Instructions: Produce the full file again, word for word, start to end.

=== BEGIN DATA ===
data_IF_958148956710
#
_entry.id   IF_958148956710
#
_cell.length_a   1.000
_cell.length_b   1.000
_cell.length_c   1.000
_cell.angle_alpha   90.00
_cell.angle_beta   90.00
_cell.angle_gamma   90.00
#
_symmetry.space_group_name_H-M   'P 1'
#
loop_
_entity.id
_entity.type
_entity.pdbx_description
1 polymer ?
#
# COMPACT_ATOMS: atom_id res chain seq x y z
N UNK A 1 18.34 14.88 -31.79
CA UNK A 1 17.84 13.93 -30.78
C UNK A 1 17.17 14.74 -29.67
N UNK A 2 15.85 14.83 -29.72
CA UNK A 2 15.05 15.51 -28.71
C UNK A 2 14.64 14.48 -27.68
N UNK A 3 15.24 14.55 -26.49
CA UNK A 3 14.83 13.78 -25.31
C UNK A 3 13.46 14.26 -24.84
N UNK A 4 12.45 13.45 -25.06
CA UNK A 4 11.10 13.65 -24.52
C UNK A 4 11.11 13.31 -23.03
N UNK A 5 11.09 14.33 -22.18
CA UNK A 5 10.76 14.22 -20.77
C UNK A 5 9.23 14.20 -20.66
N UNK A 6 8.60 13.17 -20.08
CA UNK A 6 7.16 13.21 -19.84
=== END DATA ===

data_IF_958148956710
#
_entry.id   IF_958148956710
#
_cell.length_a   1.000
_cell.length_b   1.000
_cell.length_c   1.000
_cell.angle_alpha   90.00
_cell.angle_beta   90.00
_cell.angle_gamma   90.00
#
_symmetry.space_group_name_H-M   'P 1'
#
loop_
_entity.id
_entity.type
_entity.pdbx_description
1 polymer ?
#
# COMPACT_ATOMS: atom_id res chain seq x y z
N UNK A 1 18.34 14.88 -31.79
CA UNK A 1 17.84 13.93 -30.78
C UNK A 1 17.17 14.74 -29.67
N UNK A 2 15.85 14.83 -29.72
CA UNK A 2 15.05 15.51 -28.71
C UNK A 2 14.64 14.48 -27.68
N UNK A 3 15.24 14.55 -26.49
CA UNK A 3 14.83 13.78 -25.31
C UNK A 3 13.46 14.26 -24.84
N UNK A 4 12.45 13.45 -25.06
CA UNK A 4 11.10 13.65 -24.52
C UNK A 4 11.11 13.31 -23.03
N UNK A 5 11.09 14.33 -22.18
CA UNK A 5 10.76 14.22 -20.77
C UNK A 5 9.23 14.20 -20.66
N UNK A 6 8.60 13.17 -20.08
CA UNK A 6 7.16 13.21 -19.84